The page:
those who survived the ravages of the Second World War, the question
was "Where do we go from here?" Was it possible for the survivors to
go back to their hometown (assuming they wanted to) and start anew,
amidst the devastation? Some did go back and often met with
continuing nationalistic sentiment.
choice of countries that one could immigrate to was usually between
the United States and Palestine (Israel.) There was a great deal of
sentiment that drove the Jewish refugees to Palestine. Before the
war, many had become ardent Zionists, and they believed that the
only place for them was Palestine, or Eretz Israel, the land of
their ancestors. Some chose to immigrate elsewhere, and their
choices often depended on opportunity, or perhaps in which country
they had family that they could go to. Those who would eventually immigrate to Palestine each had their own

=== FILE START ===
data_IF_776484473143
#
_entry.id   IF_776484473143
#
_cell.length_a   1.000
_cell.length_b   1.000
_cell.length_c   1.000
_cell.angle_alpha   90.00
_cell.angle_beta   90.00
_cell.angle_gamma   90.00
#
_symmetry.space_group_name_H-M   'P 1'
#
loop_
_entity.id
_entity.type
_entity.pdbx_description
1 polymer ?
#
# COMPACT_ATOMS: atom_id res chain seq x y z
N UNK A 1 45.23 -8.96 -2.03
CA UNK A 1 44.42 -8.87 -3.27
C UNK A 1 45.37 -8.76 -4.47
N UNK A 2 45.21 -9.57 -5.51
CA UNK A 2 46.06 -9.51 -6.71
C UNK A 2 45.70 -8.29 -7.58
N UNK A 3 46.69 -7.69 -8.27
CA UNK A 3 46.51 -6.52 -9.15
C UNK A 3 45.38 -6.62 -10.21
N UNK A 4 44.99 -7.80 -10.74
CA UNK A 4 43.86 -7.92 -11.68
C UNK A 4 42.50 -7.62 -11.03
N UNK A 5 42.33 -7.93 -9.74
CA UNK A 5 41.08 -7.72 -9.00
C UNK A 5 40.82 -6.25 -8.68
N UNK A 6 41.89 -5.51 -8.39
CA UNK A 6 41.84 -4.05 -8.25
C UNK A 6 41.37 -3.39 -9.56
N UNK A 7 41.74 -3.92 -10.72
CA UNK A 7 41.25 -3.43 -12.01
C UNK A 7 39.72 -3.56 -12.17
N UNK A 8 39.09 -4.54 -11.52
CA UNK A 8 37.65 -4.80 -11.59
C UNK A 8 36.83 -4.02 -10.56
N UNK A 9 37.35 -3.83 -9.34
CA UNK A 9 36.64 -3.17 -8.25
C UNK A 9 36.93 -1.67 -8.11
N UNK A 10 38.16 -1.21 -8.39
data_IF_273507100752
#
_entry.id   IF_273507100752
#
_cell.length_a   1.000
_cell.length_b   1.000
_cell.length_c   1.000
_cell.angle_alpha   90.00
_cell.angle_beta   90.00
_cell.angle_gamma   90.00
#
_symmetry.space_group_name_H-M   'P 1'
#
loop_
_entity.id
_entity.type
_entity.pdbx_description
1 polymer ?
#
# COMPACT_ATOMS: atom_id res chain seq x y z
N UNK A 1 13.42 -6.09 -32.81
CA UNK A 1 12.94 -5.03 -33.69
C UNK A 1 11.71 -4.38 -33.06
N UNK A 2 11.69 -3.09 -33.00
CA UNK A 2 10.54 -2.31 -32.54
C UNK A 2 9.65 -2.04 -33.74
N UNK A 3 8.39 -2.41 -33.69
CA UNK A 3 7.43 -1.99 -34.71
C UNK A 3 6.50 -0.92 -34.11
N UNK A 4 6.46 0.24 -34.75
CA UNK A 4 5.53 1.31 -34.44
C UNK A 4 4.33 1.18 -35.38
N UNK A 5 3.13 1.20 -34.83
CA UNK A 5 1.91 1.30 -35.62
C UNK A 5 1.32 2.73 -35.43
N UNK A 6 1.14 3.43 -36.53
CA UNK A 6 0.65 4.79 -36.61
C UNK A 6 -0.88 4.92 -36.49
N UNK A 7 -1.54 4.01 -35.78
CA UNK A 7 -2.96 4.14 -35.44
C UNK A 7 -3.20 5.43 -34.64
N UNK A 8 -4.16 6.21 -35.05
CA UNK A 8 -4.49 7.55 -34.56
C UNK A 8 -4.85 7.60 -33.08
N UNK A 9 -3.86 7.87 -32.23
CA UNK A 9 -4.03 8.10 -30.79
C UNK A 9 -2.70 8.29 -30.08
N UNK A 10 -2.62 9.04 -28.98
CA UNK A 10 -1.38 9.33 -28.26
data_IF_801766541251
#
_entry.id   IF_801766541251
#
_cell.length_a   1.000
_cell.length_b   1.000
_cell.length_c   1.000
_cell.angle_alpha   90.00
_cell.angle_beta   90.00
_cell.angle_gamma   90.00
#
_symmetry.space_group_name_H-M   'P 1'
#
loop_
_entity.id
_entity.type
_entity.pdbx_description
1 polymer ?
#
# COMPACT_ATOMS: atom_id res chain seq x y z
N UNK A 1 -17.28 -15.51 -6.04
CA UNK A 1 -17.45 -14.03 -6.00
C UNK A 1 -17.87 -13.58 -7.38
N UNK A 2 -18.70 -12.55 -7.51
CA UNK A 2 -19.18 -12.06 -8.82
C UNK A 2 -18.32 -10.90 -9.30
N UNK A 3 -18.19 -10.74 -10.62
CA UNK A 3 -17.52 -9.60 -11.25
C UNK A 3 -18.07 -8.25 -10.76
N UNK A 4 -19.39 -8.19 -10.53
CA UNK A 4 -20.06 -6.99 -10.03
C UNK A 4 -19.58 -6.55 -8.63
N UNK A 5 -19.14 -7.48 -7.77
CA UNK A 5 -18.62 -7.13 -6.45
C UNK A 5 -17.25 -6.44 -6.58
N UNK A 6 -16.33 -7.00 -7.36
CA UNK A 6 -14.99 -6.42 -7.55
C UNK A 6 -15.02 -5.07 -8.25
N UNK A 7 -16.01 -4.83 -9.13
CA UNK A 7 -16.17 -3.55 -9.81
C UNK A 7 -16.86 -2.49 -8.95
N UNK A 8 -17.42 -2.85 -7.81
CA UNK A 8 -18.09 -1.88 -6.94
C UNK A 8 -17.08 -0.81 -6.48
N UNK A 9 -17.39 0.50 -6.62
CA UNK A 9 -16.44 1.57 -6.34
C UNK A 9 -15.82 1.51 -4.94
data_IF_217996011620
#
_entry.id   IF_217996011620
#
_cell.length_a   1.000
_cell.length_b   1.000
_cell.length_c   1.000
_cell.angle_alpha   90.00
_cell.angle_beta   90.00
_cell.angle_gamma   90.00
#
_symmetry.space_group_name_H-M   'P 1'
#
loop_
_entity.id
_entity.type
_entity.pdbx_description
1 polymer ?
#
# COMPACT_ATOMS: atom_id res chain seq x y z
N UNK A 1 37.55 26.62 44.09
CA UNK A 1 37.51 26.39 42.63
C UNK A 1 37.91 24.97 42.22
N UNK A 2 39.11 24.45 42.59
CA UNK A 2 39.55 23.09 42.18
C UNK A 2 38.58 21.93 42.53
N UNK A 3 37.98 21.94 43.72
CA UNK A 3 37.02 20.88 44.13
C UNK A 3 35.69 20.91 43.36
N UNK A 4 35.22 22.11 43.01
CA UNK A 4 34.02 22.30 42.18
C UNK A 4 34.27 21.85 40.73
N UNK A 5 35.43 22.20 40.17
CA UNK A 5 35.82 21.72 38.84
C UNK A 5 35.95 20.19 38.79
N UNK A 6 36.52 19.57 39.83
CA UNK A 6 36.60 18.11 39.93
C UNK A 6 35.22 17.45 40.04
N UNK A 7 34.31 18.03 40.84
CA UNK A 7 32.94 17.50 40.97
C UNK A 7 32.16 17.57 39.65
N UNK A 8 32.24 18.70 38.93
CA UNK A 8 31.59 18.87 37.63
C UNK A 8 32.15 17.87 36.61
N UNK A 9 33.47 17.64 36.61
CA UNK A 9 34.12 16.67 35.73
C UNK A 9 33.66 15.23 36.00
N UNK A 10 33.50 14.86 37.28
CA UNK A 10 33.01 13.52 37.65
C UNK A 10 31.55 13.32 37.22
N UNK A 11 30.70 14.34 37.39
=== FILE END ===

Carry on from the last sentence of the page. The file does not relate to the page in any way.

story. They brought with them their own baggage (literally and
figuratively) and needed time to adjust to a post-war life in a
country where they hoped they could live free of persecution but
filled with promise....a land of 'milk and honey..."
These Jewish children are on their way to Palestine after having
been released from the Buchenwald Concentration Camp. The girl on
the left is from Poland, the boy in the center from Latvia, and the
girl on the right is from Hungary. June 5, 1945. T4c. J. E. Myers.